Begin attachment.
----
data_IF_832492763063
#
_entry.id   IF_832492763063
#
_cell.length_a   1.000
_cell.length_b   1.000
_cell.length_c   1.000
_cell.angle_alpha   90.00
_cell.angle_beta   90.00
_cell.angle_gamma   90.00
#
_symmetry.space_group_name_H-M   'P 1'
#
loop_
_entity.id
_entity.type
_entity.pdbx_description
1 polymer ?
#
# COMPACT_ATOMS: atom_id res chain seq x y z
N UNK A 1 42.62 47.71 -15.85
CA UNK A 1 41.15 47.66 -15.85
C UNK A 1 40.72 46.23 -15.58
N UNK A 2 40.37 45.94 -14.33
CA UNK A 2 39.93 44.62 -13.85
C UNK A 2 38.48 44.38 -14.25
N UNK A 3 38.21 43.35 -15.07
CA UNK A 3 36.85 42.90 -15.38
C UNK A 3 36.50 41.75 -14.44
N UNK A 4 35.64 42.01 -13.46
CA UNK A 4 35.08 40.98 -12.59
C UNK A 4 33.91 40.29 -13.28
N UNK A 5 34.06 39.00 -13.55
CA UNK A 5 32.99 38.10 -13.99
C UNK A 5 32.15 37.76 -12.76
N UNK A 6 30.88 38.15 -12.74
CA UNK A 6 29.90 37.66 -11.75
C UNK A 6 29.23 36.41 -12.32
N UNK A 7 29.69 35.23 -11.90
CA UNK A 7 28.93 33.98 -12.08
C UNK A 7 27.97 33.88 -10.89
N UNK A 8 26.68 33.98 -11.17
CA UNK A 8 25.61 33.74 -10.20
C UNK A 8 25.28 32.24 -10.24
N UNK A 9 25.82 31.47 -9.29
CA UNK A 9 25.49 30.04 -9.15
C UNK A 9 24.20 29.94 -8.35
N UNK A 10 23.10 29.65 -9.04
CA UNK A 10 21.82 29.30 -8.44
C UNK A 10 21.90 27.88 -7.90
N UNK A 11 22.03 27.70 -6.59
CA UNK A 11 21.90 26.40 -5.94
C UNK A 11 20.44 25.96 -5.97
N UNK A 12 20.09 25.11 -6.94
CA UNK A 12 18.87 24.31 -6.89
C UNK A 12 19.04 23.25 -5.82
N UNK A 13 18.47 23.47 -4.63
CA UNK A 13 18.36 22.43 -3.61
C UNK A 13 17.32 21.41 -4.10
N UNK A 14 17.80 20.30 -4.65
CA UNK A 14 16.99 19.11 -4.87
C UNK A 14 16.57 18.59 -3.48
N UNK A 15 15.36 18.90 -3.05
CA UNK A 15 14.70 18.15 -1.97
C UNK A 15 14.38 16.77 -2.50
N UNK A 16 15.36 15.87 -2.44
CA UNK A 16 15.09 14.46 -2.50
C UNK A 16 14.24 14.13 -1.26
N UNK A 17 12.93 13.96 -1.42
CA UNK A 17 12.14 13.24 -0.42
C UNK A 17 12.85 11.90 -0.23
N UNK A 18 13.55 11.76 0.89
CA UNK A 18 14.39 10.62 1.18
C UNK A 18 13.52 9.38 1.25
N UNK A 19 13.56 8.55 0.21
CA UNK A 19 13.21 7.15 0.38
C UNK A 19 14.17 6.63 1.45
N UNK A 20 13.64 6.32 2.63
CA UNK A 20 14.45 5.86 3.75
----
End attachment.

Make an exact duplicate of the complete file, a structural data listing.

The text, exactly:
data_IF_832492763063
#
_entry.id   IF_832492763063
#
_cell.length_a   1.000
_cell.length_b   1.000
_cell.length_c   1.000
_cell.angle_alpha   90.00
_cell.angle_beta   90.00
_cell.angle_gamma   90.00
#
_symmetry.space_group_name_H-M   'P 1'
#
loop_
_entity.id
_entity.type
_entity.pdbx_description
1 polymer ?
#
# COMPACT_ATOMS: atom_id res chain seq x y z
N UNK A 1 42.62 47.71 -15.85
CA UNK A 1 41.15 47.66 -15.85
C UNK A 1 40.72 46.23 -15.58
N UNK A 2 40.37 45.94 -14.33
CA UNK A 2 39.93 44.62 -13.85
C UNK A 2 38.48 44.38 -14.25
N UNK A 3 38.21 43.35 -15.07
CA UNK A 3 36.85 42.90 -15.38
C UNK A 3 36.50 41.75 -14.44
N UNK A 4 35.64 42.01 -13.46
CA UNK A 4 35.08 40.98 -12.59
C UNK A 4 33.91 40.29 -13.28
N UNK A 5 34.06 39.00 -13.55
CA UNK A 5 32.99 38.10 -13.99
C UNK A 5 32.15 37.76 -12.76
N UNK A 6 30.88 38.15 -12.74
CA UNK A 6 29.90 37.66 -11.75
C UNK A 6 29.23 36.41 -12.32
N UNK A 7 29.69 35.23 -11.90
CA UNK A 7 28.93 33.98 -12.08
C UNK A 7 27.97 33.88 -10.89
N UNK A 8 26.68 33.98 -11.17
CA UNK A 8 25.61 33.74 -10.20
C UNK A 8 25.28 32.24 -10.24
N UNK A 9 25.82 31.47 -9.29
CA UNK A 9 25.49 30.04 -9.15
C UNK A 9 24.20 29.94 -8.35
N UNK A 10 23.10 29.65 -9.04
CA UNK A 10 21.82 29.30 -8.44
C UNK A 10 21.90 27.88 -7.90
N UNK A 11 22.03 27.70 -6.59
CA UNK A 11 21.90 26.40 -5.94
C UNK A 11 20.44 25.96 -5.97
N UNK A 12 20.09 25.11 -6.94
CA UNK A 12 18.87 24.31 -6.89
C UNK A 12 19.04 23.25 -5.82
N UNK A 13 18.47 23.47 -4.63
CA UNK A 13 18.36 22.43 -3.61
C UNK A 13 17.32 21.41 -4.10
N UNK A 14 17.80 20.30 -4.65
CA UNK A 14 16.99 19.11 -4.87
C UNK A 14 16.57 18.59 -3.48
N UNK A 15 15.36 18.90 -3.05
CA UNK A 15 14.70 18.15 -1.97
C UNK A 15 14.38 16.77 -2.50
N UNK A 16 15.36 15.87 -2.44
CA UNK A 16 15.09 14.46 -2.50
C UNK A 16 14.24 14.13 -1.26
N UNK A 17 12.93 13.96 -1.42
CA UNK A 17 12.14 13.24 -0.42
C UNK A 17 12.85 11.90 -0.23
N UNK A 18 13.55 11.76 0.89
CA UNK A 18 14.39 10.62 1.18
C UNK A 18 13.52 9.38 1.25
N UNK A 19 13.56 8.55 0.21
CA UNK A 19 13.21 7.15 0.38
C UNK A 19 14.17 6.63 1.45
N UNK A 20 13.64 6.32 2.63
CA UNK A 20 14.45 5.86 3.75